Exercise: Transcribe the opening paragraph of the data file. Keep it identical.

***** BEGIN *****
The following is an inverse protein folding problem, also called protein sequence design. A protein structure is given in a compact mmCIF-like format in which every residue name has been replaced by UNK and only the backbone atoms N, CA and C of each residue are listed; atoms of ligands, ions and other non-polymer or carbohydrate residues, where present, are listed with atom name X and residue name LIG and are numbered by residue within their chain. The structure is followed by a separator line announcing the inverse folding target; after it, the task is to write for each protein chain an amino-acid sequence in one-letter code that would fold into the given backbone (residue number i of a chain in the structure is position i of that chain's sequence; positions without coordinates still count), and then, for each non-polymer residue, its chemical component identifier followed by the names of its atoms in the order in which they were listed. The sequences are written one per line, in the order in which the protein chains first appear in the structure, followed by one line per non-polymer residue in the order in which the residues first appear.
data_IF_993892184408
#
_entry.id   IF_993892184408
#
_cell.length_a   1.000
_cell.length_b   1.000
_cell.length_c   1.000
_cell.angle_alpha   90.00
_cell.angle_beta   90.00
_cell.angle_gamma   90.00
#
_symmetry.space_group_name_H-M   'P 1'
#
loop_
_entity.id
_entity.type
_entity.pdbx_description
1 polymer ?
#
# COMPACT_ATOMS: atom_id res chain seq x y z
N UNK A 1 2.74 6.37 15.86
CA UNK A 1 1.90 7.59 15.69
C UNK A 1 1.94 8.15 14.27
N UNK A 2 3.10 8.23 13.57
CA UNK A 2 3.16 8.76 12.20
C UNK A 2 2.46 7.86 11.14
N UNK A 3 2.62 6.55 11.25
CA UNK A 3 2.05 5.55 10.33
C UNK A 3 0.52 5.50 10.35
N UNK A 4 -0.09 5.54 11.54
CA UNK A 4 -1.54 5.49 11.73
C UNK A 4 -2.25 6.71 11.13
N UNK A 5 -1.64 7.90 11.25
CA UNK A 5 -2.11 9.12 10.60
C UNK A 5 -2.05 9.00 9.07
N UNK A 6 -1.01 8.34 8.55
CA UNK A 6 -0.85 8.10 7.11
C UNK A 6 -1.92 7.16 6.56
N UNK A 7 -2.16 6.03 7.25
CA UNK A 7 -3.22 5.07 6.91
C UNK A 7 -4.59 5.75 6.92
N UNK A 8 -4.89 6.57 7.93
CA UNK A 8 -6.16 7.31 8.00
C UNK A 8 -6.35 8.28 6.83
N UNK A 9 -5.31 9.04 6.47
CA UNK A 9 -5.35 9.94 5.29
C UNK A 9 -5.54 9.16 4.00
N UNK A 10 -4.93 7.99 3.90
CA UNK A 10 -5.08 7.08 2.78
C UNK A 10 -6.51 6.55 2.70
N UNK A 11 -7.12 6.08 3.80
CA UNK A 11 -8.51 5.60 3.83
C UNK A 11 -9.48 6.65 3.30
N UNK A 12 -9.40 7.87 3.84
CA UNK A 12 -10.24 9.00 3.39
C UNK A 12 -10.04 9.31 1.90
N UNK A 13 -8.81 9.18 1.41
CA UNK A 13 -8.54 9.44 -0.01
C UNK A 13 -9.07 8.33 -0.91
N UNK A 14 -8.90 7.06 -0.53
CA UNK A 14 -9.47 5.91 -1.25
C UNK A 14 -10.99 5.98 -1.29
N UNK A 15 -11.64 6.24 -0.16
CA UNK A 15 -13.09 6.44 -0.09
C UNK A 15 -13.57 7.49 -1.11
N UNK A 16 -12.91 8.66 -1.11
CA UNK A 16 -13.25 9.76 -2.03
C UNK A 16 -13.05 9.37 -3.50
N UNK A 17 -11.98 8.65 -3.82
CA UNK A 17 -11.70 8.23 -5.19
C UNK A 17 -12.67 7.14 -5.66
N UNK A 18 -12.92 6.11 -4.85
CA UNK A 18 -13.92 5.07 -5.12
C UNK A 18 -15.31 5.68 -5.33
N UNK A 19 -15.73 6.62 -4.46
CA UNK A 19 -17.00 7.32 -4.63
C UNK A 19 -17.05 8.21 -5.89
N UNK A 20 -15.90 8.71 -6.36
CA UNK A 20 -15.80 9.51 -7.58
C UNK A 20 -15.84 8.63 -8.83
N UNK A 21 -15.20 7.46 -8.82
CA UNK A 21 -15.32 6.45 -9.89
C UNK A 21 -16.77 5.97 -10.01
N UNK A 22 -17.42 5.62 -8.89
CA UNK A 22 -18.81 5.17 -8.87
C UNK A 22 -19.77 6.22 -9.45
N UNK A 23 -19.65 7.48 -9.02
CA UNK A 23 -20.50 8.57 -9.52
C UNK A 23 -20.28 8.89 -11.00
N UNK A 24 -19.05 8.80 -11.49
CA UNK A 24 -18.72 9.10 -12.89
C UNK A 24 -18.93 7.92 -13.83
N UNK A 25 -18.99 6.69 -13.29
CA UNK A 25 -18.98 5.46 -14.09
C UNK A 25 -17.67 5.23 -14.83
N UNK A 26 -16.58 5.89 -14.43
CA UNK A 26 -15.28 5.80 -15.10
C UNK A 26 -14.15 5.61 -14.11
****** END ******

The following is an inverse protein folding problem, also called protein sequence design. A protein structure is given in a compact mmCIF-like format in which every residue name has been replaced by UNK and only the backbone atoms N, CA and C of each residue are listed; atoms of ligands, ions and other non-polymer or carbohydrate residues, where present, are listed with atom name X and residue name LIG and are numbered by residue within their chain. The structure is followed by a separator line announcing the inverse folding target; after it, the task is to write for each protein chain an amino-acid sequence in one-letter code that would fold into the given backbone (residue number i of a chain in the structure is position i of that chain's sequence; positions without coordinates still count), and then, for each non-polymer residue, its chemical component identifier followed by the names of its atoms in the order in which they were listed. The sequences are written one per line, in the order in which the protein chains first appear in the structure, followed by one line per non-polymer residue in the order in which the residues first appear.